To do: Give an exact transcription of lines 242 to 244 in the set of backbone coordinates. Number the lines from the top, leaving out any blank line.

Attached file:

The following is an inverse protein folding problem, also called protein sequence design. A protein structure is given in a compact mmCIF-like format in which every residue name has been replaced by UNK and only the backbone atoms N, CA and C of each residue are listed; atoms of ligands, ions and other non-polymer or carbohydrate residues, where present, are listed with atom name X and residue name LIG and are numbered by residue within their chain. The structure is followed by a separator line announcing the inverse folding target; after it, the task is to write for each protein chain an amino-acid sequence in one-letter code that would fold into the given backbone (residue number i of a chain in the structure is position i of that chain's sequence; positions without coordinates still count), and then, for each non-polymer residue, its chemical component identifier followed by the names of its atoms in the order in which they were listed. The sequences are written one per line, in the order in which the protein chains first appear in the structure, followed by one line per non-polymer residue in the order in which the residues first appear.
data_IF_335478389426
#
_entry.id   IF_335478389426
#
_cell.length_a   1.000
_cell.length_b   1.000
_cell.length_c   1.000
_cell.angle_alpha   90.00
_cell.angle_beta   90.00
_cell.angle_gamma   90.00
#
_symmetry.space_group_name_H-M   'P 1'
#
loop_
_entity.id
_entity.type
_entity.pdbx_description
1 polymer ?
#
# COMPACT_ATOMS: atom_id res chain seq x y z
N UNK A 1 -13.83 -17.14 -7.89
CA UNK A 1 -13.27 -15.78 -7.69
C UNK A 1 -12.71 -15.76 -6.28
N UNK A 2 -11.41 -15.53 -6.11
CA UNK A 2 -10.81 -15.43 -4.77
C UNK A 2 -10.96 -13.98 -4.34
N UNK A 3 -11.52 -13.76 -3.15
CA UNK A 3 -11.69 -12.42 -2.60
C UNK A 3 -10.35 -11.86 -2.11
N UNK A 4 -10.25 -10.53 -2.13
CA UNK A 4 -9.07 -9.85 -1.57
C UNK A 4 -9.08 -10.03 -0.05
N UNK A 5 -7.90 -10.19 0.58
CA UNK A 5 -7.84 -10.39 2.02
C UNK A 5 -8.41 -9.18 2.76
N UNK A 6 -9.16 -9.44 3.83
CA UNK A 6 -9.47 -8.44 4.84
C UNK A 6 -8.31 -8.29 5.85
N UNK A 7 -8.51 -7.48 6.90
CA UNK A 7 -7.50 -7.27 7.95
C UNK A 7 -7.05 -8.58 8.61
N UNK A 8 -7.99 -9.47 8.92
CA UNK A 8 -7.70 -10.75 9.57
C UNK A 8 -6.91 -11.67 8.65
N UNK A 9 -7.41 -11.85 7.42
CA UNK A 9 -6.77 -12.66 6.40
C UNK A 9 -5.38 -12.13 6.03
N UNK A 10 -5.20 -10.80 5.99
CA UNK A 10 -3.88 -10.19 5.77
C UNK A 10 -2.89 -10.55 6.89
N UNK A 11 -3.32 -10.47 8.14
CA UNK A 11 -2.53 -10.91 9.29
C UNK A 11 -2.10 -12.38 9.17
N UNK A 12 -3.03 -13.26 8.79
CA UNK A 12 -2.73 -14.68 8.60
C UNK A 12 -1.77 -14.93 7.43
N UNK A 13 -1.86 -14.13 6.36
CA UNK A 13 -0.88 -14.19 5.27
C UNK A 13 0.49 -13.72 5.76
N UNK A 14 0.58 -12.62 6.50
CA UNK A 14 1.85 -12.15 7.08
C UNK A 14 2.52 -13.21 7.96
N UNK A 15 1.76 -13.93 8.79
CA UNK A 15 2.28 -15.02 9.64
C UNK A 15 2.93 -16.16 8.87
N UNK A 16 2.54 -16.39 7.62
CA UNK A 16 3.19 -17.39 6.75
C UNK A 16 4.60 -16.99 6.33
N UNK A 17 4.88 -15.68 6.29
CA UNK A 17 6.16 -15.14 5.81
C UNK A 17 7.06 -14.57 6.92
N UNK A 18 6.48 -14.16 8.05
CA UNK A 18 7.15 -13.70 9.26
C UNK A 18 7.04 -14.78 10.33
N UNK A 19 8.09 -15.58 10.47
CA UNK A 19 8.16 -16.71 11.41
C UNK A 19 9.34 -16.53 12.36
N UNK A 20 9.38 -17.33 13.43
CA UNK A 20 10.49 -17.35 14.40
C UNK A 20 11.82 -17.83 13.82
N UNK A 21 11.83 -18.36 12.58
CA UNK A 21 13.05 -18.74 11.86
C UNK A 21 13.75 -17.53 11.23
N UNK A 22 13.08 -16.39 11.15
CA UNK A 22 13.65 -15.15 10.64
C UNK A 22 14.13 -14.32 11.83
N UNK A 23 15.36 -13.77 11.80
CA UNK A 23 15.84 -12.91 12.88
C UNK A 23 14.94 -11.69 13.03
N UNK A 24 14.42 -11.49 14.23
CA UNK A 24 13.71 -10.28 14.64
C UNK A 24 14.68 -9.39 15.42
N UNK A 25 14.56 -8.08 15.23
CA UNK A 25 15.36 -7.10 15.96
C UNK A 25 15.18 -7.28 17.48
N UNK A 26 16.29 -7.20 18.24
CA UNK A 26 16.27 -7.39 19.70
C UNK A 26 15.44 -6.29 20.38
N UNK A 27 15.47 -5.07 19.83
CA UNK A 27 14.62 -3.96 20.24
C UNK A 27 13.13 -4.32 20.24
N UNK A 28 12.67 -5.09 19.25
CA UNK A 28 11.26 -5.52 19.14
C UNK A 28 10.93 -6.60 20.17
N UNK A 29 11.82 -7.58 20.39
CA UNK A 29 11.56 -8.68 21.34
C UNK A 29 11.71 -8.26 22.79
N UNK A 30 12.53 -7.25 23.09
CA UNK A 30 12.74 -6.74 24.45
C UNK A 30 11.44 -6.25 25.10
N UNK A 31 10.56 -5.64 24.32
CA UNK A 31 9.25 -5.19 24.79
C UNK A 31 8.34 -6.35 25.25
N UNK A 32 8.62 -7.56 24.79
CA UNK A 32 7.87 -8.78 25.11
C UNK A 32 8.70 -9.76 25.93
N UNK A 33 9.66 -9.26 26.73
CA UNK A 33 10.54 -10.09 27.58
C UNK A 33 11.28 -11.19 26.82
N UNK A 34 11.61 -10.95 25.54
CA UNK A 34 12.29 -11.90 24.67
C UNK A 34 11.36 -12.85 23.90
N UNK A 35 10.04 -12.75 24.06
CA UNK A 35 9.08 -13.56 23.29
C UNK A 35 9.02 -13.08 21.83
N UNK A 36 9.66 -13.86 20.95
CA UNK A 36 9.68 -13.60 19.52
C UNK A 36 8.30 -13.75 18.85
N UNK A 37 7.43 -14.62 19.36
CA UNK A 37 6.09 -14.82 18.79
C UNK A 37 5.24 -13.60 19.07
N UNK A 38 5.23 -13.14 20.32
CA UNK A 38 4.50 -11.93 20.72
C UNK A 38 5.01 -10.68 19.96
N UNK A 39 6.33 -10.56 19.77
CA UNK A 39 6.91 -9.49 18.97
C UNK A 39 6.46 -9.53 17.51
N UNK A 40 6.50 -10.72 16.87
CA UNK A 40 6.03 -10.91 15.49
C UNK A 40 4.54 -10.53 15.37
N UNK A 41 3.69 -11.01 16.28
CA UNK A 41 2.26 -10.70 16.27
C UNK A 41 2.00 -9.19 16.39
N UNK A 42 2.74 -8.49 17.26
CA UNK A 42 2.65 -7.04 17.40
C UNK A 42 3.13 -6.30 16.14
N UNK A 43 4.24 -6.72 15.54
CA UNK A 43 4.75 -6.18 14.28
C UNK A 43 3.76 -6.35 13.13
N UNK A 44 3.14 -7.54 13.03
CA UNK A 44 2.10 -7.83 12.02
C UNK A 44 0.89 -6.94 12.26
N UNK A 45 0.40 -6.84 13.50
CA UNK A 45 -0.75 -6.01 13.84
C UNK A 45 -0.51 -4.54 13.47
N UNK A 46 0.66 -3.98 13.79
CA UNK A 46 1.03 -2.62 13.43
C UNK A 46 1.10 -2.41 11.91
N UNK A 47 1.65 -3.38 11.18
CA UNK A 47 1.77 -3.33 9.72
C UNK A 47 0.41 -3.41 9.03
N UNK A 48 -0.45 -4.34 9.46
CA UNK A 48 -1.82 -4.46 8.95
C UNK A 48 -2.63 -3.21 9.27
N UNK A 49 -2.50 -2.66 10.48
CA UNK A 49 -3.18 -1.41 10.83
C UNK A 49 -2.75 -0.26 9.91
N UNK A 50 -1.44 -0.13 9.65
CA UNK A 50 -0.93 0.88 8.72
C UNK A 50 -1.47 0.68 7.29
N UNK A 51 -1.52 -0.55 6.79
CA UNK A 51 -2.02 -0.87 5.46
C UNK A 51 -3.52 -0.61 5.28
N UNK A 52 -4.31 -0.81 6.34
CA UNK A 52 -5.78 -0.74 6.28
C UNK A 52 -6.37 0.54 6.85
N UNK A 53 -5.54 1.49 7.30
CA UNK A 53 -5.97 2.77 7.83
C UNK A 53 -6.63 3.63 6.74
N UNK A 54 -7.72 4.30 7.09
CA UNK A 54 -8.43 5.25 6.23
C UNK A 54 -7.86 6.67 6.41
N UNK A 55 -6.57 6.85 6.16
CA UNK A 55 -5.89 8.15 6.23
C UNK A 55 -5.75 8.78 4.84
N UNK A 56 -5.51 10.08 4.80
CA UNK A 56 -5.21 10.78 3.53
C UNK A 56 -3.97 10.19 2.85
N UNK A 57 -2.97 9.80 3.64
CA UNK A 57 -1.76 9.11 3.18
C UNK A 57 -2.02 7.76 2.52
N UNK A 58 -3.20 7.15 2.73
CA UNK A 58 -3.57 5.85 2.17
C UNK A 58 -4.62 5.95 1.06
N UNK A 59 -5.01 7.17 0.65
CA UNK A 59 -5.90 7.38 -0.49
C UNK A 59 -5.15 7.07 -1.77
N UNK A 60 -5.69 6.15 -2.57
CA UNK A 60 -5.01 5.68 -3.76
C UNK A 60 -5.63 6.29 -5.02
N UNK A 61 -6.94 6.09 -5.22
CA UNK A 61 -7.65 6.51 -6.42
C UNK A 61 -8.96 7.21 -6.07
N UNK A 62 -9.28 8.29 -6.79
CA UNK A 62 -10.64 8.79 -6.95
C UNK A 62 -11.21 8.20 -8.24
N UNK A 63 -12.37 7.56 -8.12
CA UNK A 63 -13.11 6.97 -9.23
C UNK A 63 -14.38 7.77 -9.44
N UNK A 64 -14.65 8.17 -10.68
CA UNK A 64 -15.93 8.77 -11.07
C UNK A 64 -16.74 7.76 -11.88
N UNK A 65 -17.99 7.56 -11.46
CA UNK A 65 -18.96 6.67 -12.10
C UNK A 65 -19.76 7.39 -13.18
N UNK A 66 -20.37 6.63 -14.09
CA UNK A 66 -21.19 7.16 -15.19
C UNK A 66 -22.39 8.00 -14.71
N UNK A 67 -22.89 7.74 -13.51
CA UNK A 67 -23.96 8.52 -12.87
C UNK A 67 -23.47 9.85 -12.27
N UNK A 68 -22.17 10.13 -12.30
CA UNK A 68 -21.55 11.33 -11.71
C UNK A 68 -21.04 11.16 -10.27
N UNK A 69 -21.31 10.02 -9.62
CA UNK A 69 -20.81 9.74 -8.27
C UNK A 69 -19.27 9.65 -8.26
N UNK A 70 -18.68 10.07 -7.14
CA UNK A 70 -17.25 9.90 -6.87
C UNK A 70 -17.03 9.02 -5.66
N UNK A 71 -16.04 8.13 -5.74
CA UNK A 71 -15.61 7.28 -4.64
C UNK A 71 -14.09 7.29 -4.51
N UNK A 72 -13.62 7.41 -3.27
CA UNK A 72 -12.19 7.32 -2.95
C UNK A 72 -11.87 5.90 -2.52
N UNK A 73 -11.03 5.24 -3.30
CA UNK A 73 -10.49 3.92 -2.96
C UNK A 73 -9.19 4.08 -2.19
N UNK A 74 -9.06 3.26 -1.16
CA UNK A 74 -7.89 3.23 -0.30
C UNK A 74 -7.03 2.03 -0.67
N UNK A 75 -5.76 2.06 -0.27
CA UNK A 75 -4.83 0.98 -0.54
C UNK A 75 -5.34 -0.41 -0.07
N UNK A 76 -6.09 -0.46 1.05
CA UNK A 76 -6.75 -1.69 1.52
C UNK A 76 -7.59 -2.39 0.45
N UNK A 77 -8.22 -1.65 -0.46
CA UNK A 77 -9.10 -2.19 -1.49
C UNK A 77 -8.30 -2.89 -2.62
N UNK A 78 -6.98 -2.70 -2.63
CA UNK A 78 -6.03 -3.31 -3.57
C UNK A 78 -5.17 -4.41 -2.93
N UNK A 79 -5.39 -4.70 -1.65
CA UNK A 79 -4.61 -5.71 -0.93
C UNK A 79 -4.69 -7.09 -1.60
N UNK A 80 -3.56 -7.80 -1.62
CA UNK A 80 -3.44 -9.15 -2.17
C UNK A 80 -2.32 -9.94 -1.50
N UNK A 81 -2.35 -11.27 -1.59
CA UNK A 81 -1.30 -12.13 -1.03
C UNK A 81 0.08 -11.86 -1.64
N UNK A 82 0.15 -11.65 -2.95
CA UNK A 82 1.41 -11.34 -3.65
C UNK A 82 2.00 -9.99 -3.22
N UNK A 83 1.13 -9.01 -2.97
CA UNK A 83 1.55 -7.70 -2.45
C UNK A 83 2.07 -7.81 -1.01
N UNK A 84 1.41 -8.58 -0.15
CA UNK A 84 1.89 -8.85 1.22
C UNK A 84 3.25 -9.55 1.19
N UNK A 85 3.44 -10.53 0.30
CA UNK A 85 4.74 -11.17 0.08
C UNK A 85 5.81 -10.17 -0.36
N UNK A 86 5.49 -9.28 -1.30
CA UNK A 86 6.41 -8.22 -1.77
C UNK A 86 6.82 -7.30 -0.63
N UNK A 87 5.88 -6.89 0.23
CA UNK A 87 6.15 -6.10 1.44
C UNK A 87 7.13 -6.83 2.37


CA UNK A 74 -7.89 3.23 -0.30
C UNK A 74 -7.03 2.03 -0.67
N UNK A 75 -5.76 2.06 -0.27